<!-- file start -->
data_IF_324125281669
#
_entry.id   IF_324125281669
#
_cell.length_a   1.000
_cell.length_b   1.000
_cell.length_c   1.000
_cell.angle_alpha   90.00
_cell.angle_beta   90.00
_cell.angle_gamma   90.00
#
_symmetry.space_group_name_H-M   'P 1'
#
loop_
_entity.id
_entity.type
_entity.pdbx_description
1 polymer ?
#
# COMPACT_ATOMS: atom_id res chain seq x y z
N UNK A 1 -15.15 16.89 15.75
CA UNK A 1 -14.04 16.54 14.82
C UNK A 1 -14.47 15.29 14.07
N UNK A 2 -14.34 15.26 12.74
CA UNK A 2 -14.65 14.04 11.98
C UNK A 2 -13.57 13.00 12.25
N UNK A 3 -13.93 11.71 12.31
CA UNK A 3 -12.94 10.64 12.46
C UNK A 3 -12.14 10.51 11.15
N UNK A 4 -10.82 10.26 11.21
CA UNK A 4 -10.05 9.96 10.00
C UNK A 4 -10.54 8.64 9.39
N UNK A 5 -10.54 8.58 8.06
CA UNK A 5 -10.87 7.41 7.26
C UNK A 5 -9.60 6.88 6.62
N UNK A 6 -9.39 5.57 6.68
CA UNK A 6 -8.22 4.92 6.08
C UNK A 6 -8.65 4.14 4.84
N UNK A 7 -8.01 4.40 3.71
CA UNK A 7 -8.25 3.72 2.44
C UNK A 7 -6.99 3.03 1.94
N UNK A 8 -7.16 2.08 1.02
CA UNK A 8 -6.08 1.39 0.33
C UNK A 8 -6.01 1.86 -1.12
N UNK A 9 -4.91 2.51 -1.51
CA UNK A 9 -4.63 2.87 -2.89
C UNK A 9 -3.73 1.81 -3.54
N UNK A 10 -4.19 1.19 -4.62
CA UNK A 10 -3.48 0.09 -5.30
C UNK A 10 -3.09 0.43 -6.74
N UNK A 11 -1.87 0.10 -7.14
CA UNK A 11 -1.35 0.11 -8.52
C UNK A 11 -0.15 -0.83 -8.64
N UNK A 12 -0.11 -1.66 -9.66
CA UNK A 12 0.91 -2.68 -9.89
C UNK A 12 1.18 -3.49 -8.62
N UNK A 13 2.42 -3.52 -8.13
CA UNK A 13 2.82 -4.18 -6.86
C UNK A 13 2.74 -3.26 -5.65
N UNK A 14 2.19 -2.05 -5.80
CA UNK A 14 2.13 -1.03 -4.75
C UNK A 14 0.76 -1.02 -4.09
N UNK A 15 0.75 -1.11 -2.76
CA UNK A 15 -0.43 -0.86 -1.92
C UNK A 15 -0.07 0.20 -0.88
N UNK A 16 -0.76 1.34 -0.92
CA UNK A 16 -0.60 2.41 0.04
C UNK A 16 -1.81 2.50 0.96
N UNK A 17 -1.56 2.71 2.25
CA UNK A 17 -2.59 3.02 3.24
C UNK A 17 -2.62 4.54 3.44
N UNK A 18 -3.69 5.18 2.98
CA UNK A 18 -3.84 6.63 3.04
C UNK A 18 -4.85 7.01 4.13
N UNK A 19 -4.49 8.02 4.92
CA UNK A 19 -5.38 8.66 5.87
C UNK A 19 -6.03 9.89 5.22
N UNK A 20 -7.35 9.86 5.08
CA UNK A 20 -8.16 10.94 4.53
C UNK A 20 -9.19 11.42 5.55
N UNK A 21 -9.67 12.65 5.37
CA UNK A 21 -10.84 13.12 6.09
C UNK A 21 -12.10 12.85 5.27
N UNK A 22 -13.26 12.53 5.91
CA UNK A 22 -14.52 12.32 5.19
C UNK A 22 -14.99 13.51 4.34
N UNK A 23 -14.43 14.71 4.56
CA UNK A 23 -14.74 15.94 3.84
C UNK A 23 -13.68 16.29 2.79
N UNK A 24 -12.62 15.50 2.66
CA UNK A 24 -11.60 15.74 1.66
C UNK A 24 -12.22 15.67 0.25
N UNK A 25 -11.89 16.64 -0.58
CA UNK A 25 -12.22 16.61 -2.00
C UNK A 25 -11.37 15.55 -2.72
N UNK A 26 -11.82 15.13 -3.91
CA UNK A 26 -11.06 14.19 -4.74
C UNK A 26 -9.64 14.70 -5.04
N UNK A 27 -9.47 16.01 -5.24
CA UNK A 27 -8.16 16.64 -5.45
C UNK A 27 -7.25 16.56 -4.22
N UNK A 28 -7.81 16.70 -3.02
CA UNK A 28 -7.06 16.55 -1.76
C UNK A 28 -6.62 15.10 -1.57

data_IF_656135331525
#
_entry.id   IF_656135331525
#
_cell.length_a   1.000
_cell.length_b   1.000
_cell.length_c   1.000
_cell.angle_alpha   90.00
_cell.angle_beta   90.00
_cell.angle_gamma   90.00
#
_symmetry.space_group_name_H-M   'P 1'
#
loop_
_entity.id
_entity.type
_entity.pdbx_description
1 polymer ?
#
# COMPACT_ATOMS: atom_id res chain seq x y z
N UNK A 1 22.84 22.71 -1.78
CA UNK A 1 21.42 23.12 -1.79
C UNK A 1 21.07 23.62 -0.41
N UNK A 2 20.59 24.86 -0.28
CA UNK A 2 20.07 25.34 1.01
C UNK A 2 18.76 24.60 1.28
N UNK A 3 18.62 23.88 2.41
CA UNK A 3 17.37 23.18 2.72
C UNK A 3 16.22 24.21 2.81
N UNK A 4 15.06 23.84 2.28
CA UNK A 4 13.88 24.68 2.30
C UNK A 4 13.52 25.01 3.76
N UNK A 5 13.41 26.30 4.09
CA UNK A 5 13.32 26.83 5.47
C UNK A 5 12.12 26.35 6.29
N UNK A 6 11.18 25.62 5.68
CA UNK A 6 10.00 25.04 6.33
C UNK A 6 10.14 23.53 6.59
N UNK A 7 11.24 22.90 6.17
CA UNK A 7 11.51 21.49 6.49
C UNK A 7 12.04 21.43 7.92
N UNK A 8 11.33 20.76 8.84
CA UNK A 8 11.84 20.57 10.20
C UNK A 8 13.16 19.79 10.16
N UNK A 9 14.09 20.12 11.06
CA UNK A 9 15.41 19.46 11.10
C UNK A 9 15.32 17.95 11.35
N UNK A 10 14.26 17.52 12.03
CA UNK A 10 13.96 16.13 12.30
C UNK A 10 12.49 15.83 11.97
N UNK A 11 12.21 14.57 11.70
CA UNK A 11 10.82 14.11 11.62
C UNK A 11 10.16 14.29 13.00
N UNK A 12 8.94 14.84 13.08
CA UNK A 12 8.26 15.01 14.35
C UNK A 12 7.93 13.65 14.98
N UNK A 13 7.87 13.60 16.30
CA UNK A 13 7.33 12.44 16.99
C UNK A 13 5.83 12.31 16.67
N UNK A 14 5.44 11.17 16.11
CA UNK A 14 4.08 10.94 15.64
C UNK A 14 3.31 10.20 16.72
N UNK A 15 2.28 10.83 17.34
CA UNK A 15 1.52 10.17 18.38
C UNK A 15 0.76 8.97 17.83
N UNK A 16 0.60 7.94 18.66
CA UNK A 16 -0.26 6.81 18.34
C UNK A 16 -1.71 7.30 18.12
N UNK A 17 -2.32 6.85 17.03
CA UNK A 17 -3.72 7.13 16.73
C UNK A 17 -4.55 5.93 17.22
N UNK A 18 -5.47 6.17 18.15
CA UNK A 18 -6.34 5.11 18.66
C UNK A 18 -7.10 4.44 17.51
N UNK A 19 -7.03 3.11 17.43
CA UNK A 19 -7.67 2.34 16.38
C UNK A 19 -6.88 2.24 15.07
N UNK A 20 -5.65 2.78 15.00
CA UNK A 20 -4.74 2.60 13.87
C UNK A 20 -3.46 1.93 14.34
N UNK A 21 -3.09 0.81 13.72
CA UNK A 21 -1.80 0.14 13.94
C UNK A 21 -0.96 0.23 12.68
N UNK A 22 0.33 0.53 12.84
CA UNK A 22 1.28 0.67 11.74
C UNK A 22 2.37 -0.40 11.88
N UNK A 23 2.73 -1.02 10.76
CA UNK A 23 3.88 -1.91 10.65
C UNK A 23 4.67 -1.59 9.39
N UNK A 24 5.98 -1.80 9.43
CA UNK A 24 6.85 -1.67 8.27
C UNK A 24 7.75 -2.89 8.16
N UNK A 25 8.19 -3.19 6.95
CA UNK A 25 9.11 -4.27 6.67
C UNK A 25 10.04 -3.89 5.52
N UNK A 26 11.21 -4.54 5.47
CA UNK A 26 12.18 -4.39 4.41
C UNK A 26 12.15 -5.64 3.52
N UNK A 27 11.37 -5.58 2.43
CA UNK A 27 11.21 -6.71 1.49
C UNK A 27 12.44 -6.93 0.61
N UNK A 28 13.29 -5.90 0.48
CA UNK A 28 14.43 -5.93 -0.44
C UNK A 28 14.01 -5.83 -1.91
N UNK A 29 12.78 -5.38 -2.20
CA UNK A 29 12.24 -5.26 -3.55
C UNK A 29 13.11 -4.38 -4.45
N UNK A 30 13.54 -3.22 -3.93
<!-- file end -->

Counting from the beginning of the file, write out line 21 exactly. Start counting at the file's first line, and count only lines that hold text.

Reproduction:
N UNK A 1 -15.15 16.89 15.75